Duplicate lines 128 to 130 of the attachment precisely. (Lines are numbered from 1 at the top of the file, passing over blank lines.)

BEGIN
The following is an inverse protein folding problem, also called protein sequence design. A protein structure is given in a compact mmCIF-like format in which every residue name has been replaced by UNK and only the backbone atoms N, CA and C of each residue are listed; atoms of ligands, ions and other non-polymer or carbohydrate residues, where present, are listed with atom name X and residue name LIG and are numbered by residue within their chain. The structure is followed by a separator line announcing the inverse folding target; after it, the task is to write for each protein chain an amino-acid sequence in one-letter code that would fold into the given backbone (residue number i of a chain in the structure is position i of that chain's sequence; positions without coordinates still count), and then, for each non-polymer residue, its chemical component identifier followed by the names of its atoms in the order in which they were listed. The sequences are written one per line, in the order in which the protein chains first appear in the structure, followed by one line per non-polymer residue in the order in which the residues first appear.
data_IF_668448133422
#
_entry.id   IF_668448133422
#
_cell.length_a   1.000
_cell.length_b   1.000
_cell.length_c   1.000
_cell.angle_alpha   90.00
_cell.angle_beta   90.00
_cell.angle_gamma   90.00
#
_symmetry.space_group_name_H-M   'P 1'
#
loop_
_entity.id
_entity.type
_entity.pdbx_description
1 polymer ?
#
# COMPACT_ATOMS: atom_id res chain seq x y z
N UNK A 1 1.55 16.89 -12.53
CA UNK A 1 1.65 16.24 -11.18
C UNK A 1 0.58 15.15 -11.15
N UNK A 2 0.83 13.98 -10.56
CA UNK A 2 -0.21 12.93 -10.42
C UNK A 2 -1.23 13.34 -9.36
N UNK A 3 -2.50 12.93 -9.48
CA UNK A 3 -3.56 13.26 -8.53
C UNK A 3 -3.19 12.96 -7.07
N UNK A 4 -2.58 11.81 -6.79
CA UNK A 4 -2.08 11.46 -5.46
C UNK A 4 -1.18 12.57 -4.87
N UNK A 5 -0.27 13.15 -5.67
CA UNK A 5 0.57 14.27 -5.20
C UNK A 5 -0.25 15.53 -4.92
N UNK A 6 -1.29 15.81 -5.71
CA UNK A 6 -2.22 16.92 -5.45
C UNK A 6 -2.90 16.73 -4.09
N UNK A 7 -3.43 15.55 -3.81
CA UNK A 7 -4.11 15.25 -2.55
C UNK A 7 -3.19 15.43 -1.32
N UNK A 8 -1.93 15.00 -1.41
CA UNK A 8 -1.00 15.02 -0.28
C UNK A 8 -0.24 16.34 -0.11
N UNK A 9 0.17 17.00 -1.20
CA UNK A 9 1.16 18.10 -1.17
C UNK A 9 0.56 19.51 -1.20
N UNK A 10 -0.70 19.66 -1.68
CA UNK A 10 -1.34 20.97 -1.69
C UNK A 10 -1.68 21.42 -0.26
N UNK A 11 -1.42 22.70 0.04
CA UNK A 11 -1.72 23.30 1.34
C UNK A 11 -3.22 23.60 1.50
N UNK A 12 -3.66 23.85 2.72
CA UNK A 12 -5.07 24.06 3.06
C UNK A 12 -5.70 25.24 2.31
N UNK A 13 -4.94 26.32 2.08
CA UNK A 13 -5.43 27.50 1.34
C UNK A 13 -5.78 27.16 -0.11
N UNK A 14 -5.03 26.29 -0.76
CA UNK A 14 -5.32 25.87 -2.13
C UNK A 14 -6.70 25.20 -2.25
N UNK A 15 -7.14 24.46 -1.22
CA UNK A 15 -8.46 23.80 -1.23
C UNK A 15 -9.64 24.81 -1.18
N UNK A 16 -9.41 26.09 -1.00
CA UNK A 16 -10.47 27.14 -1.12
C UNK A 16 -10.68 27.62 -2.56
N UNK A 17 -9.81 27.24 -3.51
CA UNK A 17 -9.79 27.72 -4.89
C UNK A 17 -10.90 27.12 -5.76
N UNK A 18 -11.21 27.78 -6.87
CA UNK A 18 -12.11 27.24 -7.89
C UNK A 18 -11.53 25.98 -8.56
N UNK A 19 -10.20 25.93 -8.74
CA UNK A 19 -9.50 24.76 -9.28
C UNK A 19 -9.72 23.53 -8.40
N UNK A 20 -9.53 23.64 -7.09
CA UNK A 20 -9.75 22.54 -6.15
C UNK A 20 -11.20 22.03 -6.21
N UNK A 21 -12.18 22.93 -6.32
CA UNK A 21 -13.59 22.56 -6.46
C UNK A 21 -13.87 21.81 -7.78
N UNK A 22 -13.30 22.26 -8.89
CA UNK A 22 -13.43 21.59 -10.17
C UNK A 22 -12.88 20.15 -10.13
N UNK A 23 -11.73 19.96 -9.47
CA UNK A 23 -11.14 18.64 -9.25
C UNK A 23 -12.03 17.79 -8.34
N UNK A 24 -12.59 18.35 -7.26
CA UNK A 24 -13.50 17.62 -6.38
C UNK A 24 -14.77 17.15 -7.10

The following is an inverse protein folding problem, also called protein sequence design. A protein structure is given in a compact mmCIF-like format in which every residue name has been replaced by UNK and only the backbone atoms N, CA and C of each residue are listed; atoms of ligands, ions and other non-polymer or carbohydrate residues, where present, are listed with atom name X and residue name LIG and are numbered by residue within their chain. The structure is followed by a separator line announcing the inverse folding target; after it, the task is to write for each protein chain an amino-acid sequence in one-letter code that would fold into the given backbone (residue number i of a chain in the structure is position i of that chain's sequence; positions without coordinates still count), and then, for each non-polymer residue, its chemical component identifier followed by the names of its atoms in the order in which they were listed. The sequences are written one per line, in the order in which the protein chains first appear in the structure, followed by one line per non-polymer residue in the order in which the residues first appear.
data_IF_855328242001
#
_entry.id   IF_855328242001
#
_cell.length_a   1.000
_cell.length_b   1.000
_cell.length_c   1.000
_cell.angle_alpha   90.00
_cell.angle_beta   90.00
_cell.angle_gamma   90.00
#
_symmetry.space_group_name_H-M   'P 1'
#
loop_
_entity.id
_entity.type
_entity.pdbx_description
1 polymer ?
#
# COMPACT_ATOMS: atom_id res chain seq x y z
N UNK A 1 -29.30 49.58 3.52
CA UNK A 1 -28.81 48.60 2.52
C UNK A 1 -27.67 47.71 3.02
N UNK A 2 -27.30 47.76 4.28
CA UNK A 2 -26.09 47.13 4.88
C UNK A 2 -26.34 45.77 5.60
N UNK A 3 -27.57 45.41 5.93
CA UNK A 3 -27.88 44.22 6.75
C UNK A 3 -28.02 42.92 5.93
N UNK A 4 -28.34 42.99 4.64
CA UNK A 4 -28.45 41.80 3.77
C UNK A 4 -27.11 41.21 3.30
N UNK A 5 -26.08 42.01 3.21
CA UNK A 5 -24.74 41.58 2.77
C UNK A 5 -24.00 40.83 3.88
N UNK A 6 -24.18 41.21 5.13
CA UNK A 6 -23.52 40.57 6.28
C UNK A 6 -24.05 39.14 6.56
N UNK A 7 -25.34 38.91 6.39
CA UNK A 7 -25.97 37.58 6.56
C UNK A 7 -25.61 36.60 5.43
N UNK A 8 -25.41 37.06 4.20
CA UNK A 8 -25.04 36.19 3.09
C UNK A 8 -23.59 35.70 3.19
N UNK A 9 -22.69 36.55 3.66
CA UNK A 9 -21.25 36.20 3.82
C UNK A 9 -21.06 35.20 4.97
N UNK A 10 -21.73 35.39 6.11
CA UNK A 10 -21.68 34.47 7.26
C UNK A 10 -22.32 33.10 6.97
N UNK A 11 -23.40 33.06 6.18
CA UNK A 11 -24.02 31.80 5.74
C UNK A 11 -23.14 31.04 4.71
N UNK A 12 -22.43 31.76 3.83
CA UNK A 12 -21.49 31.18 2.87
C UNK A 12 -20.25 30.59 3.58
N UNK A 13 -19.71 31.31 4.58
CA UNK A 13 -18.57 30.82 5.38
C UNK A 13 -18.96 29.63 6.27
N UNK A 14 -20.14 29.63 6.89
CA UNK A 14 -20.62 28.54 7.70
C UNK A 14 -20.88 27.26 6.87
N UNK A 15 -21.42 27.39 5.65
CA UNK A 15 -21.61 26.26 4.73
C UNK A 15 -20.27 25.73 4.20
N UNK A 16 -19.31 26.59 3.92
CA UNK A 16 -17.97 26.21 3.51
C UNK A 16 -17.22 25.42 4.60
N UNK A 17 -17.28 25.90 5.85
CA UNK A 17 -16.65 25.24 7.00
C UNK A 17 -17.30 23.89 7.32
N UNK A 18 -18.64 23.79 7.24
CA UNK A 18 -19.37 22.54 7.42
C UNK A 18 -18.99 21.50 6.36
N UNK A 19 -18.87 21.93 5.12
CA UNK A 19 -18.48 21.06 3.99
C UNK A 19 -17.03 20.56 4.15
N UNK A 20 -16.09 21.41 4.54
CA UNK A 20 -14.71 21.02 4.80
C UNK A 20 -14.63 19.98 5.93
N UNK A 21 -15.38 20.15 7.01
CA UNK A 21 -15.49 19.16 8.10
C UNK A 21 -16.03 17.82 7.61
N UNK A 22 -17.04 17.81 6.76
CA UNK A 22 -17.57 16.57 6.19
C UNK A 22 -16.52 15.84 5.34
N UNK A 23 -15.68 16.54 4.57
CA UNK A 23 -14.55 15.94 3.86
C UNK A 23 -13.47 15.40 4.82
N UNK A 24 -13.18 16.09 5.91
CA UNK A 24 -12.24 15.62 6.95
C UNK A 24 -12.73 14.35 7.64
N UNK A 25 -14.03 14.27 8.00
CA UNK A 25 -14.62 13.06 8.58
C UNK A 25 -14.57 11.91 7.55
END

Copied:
CA UNK A 5 -24.74 41.58 2.77
C UNK A 5 -24.00 40.83 3.88
N UNK A 6 -24.18 41.21 5.13